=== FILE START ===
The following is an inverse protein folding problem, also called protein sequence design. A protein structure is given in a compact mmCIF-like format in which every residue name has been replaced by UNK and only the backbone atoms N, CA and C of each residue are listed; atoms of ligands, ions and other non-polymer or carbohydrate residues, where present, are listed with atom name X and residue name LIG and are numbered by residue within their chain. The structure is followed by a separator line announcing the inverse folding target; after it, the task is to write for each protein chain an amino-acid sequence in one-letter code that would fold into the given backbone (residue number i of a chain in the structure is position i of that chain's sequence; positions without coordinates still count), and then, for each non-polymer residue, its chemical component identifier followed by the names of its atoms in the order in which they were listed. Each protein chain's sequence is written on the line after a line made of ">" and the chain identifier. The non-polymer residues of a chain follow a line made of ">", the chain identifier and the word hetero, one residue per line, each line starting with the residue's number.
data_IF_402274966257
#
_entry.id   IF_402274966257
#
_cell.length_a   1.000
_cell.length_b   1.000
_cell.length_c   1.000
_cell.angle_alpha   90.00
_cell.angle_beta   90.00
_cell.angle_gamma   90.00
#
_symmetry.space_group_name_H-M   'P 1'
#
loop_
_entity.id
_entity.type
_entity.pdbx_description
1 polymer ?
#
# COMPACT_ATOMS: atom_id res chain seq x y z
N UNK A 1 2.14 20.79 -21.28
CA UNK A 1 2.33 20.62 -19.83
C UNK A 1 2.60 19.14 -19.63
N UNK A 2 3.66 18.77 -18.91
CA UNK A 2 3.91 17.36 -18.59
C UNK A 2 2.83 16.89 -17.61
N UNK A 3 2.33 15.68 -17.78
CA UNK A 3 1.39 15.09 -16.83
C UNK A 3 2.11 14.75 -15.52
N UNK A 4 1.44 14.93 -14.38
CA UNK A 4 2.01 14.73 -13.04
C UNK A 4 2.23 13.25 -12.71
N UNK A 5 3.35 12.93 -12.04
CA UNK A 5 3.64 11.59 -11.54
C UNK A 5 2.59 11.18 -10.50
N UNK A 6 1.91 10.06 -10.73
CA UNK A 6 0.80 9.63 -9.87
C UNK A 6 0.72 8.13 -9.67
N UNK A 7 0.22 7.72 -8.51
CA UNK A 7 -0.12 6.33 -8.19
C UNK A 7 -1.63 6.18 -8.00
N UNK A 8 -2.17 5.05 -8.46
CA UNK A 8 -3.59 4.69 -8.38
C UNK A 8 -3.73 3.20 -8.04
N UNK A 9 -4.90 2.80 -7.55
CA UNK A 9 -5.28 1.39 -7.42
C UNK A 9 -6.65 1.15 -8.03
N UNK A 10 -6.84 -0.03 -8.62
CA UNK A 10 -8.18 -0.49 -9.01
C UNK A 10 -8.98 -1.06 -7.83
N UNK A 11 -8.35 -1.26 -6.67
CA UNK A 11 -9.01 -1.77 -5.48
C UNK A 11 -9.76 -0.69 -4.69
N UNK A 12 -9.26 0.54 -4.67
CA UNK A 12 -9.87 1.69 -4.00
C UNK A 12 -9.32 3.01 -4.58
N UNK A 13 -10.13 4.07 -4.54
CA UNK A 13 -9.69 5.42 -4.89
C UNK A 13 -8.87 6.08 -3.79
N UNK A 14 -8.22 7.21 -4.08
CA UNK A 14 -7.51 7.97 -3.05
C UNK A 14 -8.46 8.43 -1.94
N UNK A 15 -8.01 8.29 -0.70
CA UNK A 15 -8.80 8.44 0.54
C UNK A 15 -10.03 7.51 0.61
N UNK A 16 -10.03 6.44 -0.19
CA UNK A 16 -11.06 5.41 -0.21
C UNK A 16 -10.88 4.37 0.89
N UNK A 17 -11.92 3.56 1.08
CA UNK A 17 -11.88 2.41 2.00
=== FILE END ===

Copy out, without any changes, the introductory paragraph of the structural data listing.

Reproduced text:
The following is an inverse protein folding problem, also called protein sequence design. A protein structure is given in a compact mmCIF-like format in which every residue name has been replaced by UNK and only the backbone atoms N, CA and C of each residue are listed; atoms of ligands, ions and other non-polymer or carbohydrate residues, where present, are listed with atom name X and residue name LIG and are numbered by residue within their chain. The structure is followed by a separator line announcing the inverse folding target; after it, the task is to write for each protein chain an amino-acid sequence in one-letter code that would fold into the given backbone (residue number i of a chain in the structure is position i of that chain's sequence; positions without coordinates still count), and then, for each non-polymer residue, its chemical component identifier followed by the names of its atoms in the order in which they were listed. Each protein chain's sequence is written on the line after a line made of ">" and the chain identifier. The non-polymer residues of a chain follow a line made of ">", the chain identifier and the word hetero, one residue per line, each line starting with the residue's number.